3. Involve the community in determining what it is they want for their children. Make a significant effort to bring the community into the decision, in order to help them understand why approval of the referendum is needed.  This strategy will foster more vocal community support. Collaboration and community engagement are extremely important.  As one superintendent commented, "We had a lack of visible community support. We had people who supported us silently."  Being a little frustrated by the lack of success, he added, "We had a lack of proactiveness by our community. They would rather see things get ugly before they step in and try to help.” Another superintendent, who experienced a successful referendum, recently stated, "It is critical that you gather data, seek community input, and provide multiple opportunities to hear and respond to the data.” A community engagement specialist for an architectural firm recommends that the initial planning committee have 30 to 40 members and that the PAC have 40 to 50 members. The purpose of the larger committees is to increase community involvement, foster a more positive campaign, and secure a majority of "yes" votes.

4. Hire someone with referendum experience to help you through the process. There are a variety of sources. Architectural firms, for example, have community engagement specialists on staff. These individuals utilize techniques to analyze voting data and engage the community, techniques that most superintendents have not yet learned.  These consultants will likely recommend the use of a professional pollster to determine the level of support for what is being considered. One superintendent reported, "We had a lack of political campaigning experience.” He also stated, "We were unprepared to counteract the 'no' campaign.”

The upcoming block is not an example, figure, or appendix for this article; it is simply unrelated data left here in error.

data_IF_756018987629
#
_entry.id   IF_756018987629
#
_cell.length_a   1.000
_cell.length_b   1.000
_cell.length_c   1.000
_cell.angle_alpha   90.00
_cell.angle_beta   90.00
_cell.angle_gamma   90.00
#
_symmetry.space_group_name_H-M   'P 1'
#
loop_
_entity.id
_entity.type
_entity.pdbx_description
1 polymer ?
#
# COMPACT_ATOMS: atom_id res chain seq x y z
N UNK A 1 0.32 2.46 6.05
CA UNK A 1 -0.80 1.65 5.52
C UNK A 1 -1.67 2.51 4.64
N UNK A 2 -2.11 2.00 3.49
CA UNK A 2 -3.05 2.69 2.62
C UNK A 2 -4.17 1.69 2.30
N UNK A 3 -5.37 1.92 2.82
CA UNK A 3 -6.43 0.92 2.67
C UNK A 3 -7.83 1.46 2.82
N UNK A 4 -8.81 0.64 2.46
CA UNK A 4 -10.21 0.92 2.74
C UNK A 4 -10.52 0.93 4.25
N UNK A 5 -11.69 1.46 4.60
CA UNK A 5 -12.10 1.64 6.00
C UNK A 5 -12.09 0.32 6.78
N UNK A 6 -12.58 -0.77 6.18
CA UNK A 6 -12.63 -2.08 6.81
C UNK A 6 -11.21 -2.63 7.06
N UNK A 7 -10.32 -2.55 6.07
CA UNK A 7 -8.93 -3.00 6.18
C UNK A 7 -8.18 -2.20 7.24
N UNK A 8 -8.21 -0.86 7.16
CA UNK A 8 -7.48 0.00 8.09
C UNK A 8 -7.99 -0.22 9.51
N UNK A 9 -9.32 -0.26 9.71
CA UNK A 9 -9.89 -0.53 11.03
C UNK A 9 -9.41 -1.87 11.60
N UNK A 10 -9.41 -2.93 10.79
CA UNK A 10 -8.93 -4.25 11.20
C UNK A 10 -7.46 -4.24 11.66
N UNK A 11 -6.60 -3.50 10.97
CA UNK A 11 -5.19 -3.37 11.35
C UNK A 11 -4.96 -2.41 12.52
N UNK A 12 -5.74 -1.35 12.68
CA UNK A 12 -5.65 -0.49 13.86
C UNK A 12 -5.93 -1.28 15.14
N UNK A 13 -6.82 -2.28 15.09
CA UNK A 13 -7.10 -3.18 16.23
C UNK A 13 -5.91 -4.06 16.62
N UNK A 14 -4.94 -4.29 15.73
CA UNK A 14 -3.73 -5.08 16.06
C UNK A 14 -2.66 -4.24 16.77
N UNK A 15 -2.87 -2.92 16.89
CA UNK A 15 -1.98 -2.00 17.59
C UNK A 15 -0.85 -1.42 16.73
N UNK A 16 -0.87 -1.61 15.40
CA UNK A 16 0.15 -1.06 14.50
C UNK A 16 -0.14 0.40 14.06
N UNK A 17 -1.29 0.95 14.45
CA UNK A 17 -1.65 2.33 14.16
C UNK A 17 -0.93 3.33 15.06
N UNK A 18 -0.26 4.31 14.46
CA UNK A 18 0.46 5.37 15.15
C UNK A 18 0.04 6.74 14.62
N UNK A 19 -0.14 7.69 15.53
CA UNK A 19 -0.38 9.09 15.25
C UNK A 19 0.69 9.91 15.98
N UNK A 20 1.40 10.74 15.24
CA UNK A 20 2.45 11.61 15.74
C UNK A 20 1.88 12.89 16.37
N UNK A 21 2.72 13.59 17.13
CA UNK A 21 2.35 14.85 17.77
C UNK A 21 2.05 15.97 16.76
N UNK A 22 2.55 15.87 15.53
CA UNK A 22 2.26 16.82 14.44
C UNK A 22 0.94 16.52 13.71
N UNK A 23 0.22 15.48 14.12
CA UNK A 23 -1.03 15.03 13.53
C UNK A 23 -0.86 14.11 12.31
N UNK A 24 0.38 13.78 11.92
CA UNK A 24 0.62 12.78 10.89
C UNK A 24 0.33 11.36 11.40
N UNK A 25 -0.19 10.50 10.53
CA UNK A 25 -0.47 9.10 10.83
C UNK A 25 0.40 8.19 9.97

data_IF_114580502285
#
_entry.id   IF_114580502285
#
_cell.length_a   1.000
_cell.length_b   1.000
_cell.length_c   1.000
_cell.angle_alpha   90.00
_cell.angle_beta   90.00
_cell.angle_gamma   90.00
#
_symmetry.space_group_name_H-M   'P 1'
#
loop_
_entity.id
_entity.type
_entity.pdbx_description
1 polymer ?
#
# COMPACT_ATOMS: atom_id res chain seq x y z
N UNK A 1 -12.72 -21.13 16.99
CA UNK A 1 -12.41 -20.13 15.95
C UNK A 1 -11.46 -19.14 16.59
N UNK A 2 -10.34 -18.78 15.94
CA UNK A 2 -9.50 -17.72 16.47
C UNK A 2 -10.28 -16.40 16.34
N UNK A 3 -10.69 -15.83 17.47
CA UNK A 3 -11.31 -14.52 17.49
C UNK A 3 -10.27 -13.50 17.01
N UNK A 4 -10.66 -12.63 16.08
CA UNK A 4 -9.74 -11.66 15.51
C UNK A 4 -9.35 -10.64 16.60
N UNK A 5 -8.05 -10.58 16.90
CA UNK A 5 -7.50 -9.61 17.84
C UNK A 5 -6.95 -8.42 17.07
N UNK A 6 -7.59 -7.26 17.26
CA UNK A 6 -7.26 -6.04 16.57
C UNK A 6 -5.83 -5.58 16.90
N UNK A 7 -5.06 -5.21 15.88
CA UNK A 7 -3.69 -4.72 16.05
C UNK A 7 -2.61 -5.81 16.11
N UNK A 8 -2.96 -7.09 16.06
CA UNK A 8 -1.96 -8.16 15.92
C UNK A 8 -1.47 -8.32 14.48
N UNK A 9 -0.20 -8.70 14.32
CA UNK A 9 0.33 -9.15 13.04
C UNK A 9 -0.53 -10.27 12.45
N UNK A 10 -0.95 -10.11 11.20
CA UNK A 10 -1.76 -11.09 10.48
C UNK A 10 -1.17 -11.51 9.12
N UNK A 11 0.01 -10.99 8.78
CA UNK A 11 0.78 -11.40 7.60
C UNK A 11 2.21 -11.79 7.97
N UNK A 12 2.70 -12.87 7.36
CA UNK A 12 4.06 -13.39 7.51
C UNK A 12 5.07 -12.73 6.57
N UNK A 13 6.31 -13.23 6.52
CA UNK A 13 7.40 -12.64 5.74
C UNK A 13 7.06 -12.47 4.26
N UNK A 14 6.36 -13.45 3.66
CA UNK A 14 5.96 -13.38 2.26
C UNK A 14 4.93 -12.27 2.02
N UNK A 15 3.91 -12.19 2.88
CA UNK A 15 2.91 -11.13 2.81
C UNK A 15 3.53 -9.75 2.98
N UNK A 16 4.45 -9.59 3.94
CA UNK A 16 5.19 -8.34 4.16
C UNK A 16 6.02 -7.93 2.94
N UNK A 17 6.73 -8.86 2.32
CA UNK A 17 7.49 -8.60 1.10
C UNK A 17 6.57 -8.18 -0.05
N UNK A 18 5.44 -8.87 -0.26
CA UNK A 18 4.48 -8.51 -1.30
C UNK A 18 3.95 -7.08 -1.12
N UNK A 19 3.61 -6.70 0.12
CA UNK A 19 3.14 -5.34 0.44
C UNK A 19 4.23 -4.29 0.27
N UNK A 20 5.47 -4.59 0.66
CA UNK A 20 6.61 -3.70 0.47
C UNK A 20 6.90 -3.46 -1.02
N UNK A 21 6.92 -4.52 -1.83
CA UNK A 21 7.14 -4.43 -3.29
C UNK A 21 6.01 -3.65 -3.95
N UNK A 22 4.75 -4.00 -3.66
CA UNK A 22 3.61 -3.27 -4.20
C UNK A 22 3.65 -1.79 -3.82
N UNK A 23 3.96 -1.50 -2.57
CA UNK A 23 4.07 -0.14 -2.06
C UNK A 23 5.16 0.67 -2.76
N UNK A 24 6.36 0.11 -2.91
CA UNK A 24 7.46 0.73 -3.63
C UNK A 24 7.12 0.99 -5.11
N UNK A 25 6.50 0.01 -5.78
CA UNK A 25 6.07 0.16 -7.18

5. Help the community understand the sources of funding and that capital project funds cannot be used for teacher salaries. Three superintendents reported that some of their construction activities in the past—especially two that involved athletic facilities—caused confusion, maybe anger, in the voters. As one superintendent stated, "There was a major lack of understanding of the school funding process by the public. We failed to help the public gain an understanding of the purpose of our funds, and there was a lack of an understanding of the relationship between taxes and services.” Additionally, he said, "There was an inability of the voting public to accept the paradigm shift from paying property taxes to supporting schools.”